• Mild to moderate impairment (Child-Pugh class A or B): No dosage adjustments necessary. Use with caution due to extensive hepatic metabolism via CYP2C9, 3A4, and 1A2.
  • Severe impairment (Child-Pugh class C): usage is contraindicated

Adjustment for Toxicity in Adults

  • Constipation: Patients experiencing constipation with an initial dose of 0.5 mg twice a day must discontinue the medication immediately until symptoms resolve. The drug may be restarted at 0.5 mg once daily. If constipation recurs at a lower dose, discontinue immediately. 
  • Ischemic Colitis: discontinue the medication immediately and do not restart.
  • Geriatric Patients: use caution due to the increased risk of complications from constipation.
  • Debilitated Patients: use caution due to increased risk of complications from constipation.

Pregnant Patients: It is US FDA pregnancy category B medicine. Adverse events have not been observed in animal studies.

Breastfeeding Considerations[14]

  • It is unclear if alosetron will transfer to breast milk.
  • Consider risks versus benefits of breastfeeding the infant while the mother is on therapy with alosetron, risk of infant exposure, and treatment benefits to mother.
  • Monitor the infant for constipation or blood in the stool.

Adverse Effects

The most common adverse effect of alosetron is constipation. A randomized, double-blind placebo-controlled study was done to assess the efficacy and safety of 0.5 mg and 1 mg of alosetron in women with severe IBS-D. The study revealed that constipation occurred in 9%, 16%, and 19% of patients in the 0.5 mg, 1 mg once daily, and 1 mg twice daily groups, respectively.[13]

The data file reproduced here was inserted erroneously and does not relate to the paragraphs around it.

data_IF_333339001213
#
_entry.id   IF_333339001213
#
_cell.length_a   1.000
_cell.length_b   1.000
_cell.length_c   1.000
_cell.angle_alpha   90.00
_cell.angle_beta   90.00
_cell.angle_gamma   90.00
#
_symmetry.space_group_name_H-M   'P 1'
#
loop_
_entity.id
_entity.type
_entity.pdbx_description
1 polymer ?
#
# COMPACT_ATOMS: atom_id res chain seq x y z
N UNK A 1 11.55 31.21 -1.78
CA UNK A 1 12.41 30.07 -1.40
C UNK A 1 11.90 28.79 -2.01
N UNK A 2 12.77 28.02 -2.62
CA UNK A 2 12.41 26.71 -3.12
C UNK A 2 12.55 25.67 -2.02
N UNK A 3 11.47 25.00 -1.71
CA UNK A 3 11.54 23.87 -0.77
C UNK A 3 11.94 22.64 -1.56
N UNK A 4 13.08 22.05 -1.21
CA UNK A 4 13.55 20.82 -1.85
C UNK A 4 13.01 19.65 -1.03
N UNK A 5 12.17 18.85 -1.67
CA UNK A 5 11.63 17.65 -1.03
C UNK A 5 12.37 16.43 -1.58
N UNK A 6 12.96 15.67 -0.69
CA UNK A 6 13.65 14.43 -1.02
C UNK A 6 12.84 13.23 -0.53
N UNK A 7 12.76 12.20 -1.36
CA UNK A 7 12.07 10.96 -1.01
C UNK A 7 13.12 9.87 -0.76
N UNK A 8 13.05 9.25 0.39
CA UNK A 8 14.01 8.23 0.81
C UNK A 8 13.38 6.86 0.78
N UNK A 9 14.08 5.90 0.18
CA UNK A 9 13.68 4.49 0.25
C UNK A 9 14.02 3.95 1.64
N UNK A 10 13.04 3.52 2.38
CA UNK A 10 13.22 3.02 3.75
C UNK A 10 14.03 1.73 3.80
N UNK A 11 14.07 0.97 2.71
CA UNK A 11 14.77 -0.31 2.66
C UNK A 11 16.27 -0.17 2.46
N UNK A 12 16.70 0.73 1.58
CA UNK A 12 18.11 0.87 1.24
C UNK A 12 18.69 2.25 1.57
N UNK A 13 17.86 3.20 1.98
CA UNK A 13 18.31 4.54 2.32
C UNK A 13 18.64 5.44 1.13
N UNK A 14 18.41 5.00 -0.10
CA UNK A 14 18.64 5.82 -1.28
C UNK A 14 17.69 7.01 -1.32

Other common side effects include [15][16][17]:

  • Abdominal discomfort and pain
  • Nausea
  • Intestinal discomfort and pain
  • Abdominal distention
  • Regurgitation and reflux
  • Hemorrhoids
  • Headache
  • Tiredness

Although rare, there have been a few reported ischemic colitis cases in patients taking alosetron for IBS treatment. Clinical trials comparing patients receiving alosetron 1 mg twice daily to patients receiving placebo showed that the cumulative incidence of ischemic colitis was 0.2% within the first three months and 0.3% within the first six months.[18] Overall, a statistically significant increase in the incidence of ischemic colitis was observed from pooled data of clinical trials in alosetron-treated patients when compared with placebo (0.15% versus 0.00%, p = 0.03).[3] No clear mechanism is known, but multiple mechanisms have been hypothesized. One of the mechanisms postulated is that blockade of 5HT3 receptors causes serotonin to attach and stimulate other serotonin receptors in excess (i.e., 5HT1 and 5HT2) that may be involved in vasoconstriction.[19] This vasoconstriction in the presence of concomitant atherosclerotic disease in the blood vessels feeding the GI tract may predispose to developing ischemic colitis.[20] Another hypothesis predicts that ischemic colitis may result from the effect of alosetron on colonic motility and intestinal blood flow. Because alosetron is associated with severe constipation, patients with existing vascular disease may be predisposed to developing concomitant intestinal ischemia.[21] These predictions are based on animal models and have not been the object of explicit study in humans. 

In postmarketing surveillance studies, gastrointestinal adverse reactions were common. Patients using alosetron tablets reported GI perforation, impaction, ulceration, small bowel mesenteric ischemia, headache, and skin rash.

Drug Interactions

CYP1A2 Inhibitors: Fluvoxamine, a strong CYP1A2 inhibitor, if coadministered with alosetron, can inhibit the metabolism of alosetron which can lead to alosetron toxicity. Moderate CYP1A2 inhibitors, including cimetidine and quinolone antibiotics, should be avoided unless clinically needed. 

CYP3A4 Inhibitors: Ketoconazole, clarithromycin, telithromycin, voriconazole, itraconazole, and protease inhibitors are strong inhibitors of CYP3A4 and may increase alosetron toxicity.  Exercise caution when alosetron and CYP3A4 inhibitors are administered concomitantly because of potential drug interactions.


The contraindications to alosetron include [13][16]:

  • Chronic or severe constipation or any sequelae from constipation